But conversely, everything that makes the scooter great around town isn't so great on the highway. You have only one way to sit, the engine is small, the tires are small -- all things that make long trips unappealing.

If you are buying it for long trips, buy a motorcycle. If you are buying it for local commuting and errands, buy a scooter.
posted by Forktine at 4:50 PM on November 2, 2009

I have a 1984 Honda Elite in amazing shape, with the 125cc engine. The popup headlight eventually stopped popping up itself (there's a manual mechanism to raise it when that happens, and it happens to most of 'em sooner or later) but otherwise it's been bulletproof. The top speed is 55mph (I've seen 54 indicated.) Mine is also in perfect physical condition and has approximately 2,000 miles on it -- and I paid $1400.

So get out there, find one with a few more miles or sketchy appearance, that's got the 150cc engine (for a top speed of 65mph), spend several hours making sure everything's in tip-top shape (air cleaner box attached to the carb, final drive oil and engine oil changes, solid tires and brakes and such) and off ya go.

You can also get the Helix 250cc, which doesn't have the pop-up headlight (or coolness factor) but has a higher top speed.
posted by davejay at 5:10 PM on November 2, 2009

I seem to be finding prices on these bikes running at least $400-500 more than what others are finding, here in central Iowa.

Just because they're asking, doesn't mean you can't offer $400-500 less. Sooner or later someone'll take you up on it.
posted by davejay at 5:11 PM on November 2, 2009

Oh, finally: you might be better off buying a much cheaper scoot (like the Yamaha) to see if the two-wheeled life is not for you, then buy something bigger once you've got experience.
posted by davejay at 5:12 PM on November 2, 2009

I've ridden a Kymco 125 (not sure what model it is) for about 6 years living in Taiwan and the idea of riding a 125cc scooter across America sounds like the most ridiculous idea I've ever heard.

First, what Forktine and Fiasco da Gama said about scooters being awesome for errands around town while longer drives sucking is exactly right. The small wheels and inability to shift your position can be quite uncomfortable. I've done rides of a couple hundred km at a time, and I felt exhausted afterward. Doing that distance day after day for weeks across the heartland of American sounds like a recipe for losing your sanity and/or huge chiropractic bills.

Second, at least on my Kymco 125, I can't really maintain speeds faster than 80km/h for any appreciable distance (not like there's any road in Taiwan on which you could, but anyway). I have serious doubts that a Kymco 125 scooter is going to survive a cross-country trip going at 90-110km/h.

For the love of all that is good in the world, do this ride in a proper (used, beginner bike) motorcycle after taking all the proper safety courses, etc.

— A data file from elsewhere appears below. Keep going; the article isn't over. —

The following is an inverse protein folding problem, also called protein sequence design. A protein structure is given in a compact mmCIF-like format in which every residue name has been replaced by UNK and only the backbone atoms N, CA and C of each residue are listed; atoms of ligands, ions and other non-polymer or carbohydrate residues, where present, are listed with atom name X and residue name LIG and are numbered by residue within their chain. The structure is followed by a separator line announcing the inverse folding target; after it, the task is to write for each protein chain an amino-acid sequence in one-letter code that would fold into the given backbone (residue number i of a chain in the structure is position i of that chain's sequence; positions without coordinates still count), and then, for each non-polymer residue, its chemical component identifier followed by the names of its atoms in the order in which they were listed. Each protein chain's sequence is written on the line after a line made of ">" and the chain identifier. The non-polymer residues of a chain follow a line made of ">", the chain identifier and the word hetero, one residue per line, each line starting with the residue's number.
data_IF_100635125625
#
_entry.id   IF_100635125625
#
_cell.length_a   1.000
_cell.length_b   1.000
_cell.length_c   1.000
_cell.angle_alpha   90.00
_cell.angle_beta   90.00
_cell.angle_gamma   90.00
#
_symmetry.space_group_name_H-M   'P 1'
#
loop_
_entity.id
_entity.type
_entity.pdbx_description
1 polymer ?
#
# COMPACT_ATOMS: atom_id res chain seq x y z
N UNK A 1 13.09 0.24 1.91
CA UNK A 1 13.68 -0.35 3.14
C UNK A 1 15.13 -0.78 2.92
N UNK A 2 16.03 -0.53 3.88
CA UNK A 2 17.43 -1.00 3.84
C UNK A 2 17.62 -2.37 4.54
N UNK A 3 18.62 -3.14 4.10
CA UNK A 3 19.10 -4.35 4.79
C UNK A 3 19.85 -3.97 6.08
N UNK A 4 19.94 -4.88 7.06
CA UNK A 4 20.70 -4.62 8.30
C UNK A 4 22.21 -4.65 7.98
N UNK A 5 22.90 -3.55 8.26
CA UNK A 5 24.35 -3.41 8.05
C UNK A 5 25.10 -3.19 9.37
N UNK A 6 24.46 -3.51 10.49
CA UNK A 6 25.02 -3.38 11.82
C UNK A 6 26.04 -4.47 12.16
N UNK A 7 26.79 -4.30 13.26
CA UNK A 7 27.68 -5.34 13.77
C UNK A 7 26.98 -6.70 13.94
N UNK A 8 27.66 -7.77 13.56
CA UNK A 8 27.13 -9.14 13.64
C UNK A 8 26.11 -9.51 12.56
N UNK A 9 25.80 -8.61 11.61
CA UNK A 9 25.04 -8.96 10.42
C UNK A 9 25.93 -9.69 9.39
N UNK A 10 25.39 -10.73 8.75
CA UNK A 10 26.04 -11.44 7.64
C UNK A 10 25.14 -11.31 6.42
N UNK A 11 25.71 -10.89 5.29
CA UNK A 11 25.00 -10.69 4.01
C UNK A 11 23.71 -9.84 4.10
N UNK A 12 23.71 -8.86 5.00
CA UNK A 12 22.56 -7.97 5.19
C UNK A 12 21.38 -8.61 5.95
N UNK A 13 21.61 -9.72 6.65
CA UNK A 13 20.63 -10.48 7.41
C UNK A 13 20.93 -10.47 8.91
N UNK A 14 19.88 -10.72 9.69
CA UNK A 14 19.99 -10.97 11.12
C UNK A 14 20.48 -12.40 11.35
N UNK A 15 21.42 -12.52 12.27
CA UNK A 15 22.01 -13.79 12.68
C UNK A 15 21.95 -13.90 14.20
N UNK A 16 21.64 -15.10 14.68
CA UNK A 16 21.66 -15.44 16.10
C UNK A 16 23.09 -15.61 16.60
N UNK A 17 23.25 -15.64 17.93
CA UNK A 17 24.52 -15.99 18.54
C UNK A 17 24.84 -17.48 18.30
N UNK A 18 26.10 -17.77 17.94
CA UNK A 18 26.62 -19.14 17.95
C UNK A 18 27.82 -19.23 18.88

posted by alidarbac at 7:04 PM on November 2, 2009

I live in TX and commute on a motorcycle, have for roughly 4 years now.

I feel scooters are much more dangerous because you don't need any real driving course to be allowed to drive one, and their top speed is limiting. One of the things I was taught in the MSF course was use your speed and agility..but for defensive driving, not playing speed-demon.

Which leads me to: If you weren't planning on taking the MSF course, take some of your bike budget and do it. It is more than worth every penny when you're talking about reasonable practical precautions in defense of your life. I'm surprised it wasn't mentioned already as a matter of course but perhaps I missed it.

My one and only bike is an older Shadow model I bought for $2500. Today it's still worth $2500 per blue book, and I adore it. It's a full-on cruiser, it doesn't look cheaped out, like I feel a lot of the 250 single-cylinders do, but that is 100% personal preference. If you have the money or can find it, if you bump your budget up a bit you can get more of a bike than you're looking at now. If you bump it to 3k-4k territory you're looking at used full size metric cruisers.

A friend of mine prowled craigslist for a couple years and consistently underbid bike listings. He got more than a couple takers lowballing for even $1k under asking price. He spent most of his riding time on a Kawasaki Vulcan 1500 in excellent condition he got for around $3200 (but then after awhile its distributor cap started leaking and required some major work getting the engine out to replace it.. doh!)
posted by BurnMage at 3:12 PM on November 3, 2009

Response by poster: Turns out the Kymco sold by the time I was ready to take a look at it, but my brother reminded me that our uncle may have an extra motorcycle.

So, it looks like I may be picking up a well-cared-for 600cc machine for around $500.

I do intend to take an MSF course, but unfortunately, that will have to wait until February or March now that the weather is changing.

Thanks for the tips everyone. If I pick up the bike this weekend, I'll let you know how things pan out.
posted by abkadefgee at 9:51 AM on November 6, 2009